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Frankly, Sigmund, I Don't Give A Damn...
"I was really good at being a bad guy."
- Ric Flair
"[Bad guys]...they have all the fun!"
- Denzel Washington
"You truly don't care what people think."
- Sigmund Bloom
No, Sig, I don't care. And why should I? No one rents space in my head other than me.
There's not a ton of room around here, especially with the footballs, jazz albums, saxophones, and electric basses strewn everywhere. There's also that matter of the 17-foot great white shark breaching the ocean of game film reels. I think the footballs look like injured seals from below the surface.
I'm too far gone for couch sessions, Bloom.
That said, you all want me on that wall...you need me on that wall that gives you a fresh dose of dissent after taking a tour of the Footballguys' staff rankings this week after I updated mine. This week, let's target the players where I'm not part of the lovefest.
Where the Hate Is An Illusion
You can call me a hater, but the truth is that I'm simply lower on them than the FBG consensus and low enough to believe it matters to discuss it further. It's a list longer than 12, but many of these options are lower on my overall list but in line with the staff when looking at the positional rankings. In these cases, the variance is negotiable for me based on how your drafts are unfolding:
- Joe Mixon
- Nick Chubb
- Saquon Barkley
- Antonio Gibson
- Elijah Mitchell
- Travis Kelce
- Mark Andrews
- Trey Lance
There are others, but these are the prominent options. I don't have much of an argument against any of them going higher based on your build and strategy. In fact, I love most of these players in terms of football skills. The only one I don't is Mitchell, but he's in a great situation if he retains the starting role as expected. Lance's ranking is simply a cautious approach to the quarterback situation in San Francisco prior to training camp. If you read the Rookie Scouting Portfolio, you know I loved him as a prospect.
Now that we've weeded out the pretenders, let's get to the 12 left who made this year's "Dis List." Again, I don't really hate these players and I respect their games but compared to the consensus of our staff, I'm lower on them.
The Dis List
The list is formatted high-to-low according to PPR ADP and in most cases, from lowest to highest when judging the intensity of the Dis.
1. Dalvin Cook
My 12th-ranked back with only 1.3 fantasy points separating him from James Conner for 11th in my projections, Cook's talent gives him top-five upside at his position. However, there are about 15-20 backs you could say this about and the Vikings are transitioning away from a run-heavy offense.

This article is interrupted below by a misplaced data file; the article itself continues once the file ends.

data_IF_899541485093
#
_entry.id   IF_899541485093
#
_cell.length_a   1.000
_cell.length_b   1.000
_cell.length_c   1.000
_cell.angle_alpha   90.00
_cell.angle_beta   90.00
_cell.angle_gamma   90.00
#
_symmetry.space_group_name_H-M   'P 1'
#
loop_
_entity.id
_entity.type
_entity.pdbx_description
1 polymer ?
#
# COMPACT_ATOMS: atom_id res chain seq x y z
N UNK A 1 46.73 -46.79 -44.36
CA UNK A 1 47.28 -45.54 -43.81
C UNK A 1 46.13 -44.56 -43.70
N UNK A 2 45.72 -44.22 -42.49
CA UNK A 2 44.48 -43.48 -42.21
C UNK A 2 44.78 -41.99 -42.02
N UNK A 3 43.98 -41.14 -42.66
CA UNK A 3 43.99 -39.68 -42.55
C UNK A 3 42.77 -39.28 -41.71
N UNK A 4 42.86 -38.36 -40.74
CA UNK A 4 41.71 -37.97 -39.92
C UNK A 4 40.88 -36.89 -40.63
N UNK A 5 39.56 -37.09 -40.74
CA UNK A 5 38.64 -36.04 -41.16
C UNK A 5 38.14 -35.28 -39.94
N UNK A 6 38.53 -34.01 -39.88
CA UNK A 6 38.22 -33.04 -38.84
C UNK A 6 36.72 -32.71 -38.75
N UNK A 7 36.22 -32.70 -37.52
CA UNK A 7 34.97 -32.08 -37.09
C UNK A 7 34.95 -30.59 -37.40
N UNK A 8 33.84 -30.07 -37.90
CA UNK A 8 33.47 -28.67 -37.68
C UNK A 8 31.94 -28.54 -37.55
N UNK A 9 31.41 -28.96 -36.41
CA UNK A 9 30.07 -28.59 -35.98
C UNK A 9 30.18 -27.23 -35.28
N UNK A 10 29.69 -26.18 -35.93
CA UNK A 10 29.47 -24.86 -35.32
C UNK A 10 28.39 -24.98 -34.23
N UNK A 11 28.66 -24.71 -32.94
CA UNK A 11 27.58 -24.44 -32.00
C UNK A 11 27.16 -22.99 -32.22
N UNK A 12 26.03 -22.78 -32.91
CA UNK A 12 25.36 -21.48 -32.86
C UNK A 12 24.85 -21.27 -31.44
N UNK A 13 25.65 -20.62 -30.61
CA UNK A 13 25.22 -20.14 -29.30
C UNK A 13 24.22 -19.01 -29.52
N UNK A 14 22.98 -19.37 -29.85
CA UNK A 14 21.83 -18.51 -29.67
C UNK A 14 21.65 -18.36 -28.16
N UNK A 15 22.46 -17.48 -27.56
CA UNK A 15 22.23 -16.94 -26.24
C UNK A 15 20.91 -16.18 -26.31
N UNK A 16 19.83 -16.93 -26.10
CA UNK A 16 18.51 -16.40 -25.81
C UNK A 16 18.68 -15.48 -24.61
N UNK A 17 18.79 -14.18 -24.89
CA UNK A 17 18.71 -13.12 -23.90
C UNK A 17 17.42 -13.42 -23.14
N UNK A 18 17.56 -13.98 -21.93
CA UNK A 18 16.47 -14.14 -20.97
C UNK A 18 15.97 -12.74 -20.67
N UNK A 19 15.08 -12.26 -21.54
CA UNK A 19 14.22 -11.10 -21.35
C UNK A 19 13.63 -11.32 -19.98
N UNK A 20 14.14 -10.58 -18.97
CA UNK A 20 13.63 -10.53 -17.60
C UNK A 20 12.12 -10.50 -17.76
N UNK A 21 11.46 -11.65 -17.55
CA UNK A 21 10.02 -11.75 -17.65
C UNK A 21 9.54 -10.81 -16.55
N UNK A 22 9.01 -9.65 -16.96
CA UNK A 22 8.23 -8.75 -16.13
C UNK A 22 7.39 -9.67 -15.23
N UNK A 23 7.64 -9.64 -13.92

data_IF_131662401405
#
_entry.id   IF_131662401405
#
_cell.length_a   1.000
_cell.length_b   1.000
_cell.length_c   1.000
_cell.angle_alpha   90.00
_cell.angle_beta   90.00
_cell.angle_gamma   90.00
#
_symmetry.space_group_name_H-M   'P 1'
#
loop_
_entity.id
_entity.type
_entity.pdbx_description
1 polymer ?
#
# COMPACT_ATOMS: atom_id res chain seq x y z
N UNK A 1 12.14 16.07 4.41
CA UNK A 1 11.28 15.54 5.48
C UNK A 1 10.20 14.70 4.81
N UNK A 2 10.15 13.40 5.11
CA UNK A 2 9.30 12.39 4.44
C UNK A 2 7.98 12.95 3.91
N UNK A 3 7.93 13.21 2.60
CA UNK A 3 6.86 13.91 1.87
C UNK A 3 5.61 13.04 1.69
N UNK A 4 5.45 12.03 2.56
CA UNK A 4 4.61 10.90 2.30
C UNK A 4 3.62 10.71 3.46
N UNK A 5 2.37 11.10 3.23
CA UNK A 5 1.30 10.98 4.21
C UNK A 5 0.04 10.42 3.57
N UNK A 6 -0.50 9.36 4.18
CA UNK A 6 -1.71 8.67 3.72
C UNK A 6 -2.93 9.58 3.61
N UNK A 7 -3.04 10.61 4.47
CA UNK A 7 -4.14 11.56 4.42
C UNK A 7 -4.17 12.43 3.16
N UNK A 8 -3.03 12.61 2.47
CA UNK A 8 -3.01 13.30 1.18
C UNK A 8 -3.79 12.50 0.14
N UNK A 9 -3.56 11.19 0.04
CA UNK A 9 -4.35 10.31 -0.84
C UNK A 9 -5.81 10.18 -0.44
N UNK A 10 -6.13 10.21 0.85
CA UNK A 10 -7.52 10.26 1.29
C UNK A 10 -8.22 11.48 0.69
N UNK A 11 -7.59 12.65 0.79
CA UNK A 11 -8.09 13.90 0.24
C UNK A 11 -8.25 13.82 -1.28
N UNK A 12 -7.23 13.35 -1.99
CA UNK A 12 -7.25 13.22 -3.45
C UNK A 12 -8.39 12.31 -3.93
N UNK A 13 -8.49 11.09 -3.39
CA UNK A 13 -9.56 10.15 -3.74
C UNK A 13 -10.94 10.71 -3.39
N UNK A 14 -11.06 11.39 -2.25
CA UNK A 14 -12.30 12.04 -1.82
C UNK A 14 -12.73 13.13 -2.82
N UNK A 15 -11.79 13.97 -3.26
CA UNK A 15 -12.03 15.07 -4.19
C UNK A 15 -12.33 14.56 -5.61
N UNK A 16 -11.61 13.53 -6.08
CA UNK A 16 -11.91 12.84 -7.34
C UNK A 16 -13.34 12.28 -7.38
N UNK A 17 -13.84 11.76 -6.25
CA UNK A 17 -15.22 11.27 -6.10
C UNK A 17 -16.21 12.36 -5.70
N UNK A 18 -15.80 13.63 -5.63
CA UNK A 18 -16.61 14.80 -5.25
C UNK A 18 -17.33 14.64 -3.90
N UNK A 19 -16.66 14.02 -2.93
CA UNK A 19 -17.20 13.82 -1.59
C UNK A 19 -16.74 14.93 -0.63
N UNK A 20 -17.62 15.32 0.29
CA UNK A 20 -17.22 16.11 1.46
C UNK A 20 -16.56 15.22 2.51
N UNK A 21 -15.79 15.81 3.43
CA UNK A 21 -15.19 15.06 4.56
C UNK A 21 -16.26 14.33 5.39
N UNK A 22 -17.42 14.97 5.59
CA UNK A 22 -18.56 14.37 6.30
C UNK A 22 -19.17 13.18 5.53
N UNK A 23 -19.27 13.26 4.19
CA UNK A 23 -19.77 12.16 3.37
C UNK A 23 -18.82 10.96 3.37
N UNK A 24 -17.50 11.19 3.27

Yes, there are reports that Cook will earn more usage as a receiver, even getting split to the slot. I'm not ready to proclaim him the Marshall Faulk of this generation just yet. While Cook has consistently earned between 49-54 targets, he's had only one 60-target year. Faulk had five seasons with over 70 targets, including a 100-target campaign in 1998, before joining the Rams.
Could the Vikings become Rams-like? While I love Justin Jefferson and Adam Thielen and I like the potential of Irv Smith, Kurt Warner was a brilliant chef of a quarterback under center. Kirk Cousins is a good baker. There's a difference and that will translate to how high-flying this offense will be.
I'm game for Cook earning 60-65 targets and 500-550 yards, even if these career highs from 2019 happened when Diggs, Thielen, and Kyle Rudolph missed a combined eight games, and Irv Smith was a rookie. For Cook to make the statistical leap to my next tier, he'd have to generate at least 1,300 total yards, 55 catches, and 9 scores. The yardage will be there, the catches might, but he has three receiving scores in five NFL seasons.
He's close enough that the dis isn't strong, but there is too much of a gap between Cook and Conner's tier and the backs in the tier above to give Cook a goodwill bump up my board despite how much I like his skills. If injuries strike in August, I'll revise.
2. Aaron Jones
Another back I appreciate deeply as a football player, but I'm on the low end of the staff rankings. Because we're talking about the top of the draft, the spread in ranking has greater significance. For me, it's simple: Backs with a featured role or a role where there isn't a strong redundancy of skill on the depth chart earn higher marks.
Jones is the lead back in Green Bay. He's an excellent pass catcher and a solid pass protector. He's a good decision-maker between the tackles with big-play skills. A.J. Dillon is capable of being the lead back in Green Bay. He's an above-average pass catcher and good pass protector with more upside in pass pro than Jones. He's also a good decision-maker between the tackles with big-play skills.
Unless Dillon gets hurt, the Packers will split Jones and Dillons' workloads. The balance may not be the same as the Browns' split of Nick Chubb and Kareem Hunt but ultimately it will keep Jones on the low end of the RB1 tier, if not just outside it.
3. Michael Pittman
Pittman should earn 80 receptions, 1,000 yards, and 7-10 touchdowns but, people, just because Matt Ryan is a Colt does not make Pittman Julio Jones or Roddy White. Both Jones and White were immaculate route runners with five-tool versatility as receivers at a high level with each tool: releases, routes YAC, contested catch, and vertical skills. It doesn't even make him Calvin Ridley — a good young receiver a notch before Jones and White in the hands and releases department — who benefitted from Jones' presence.
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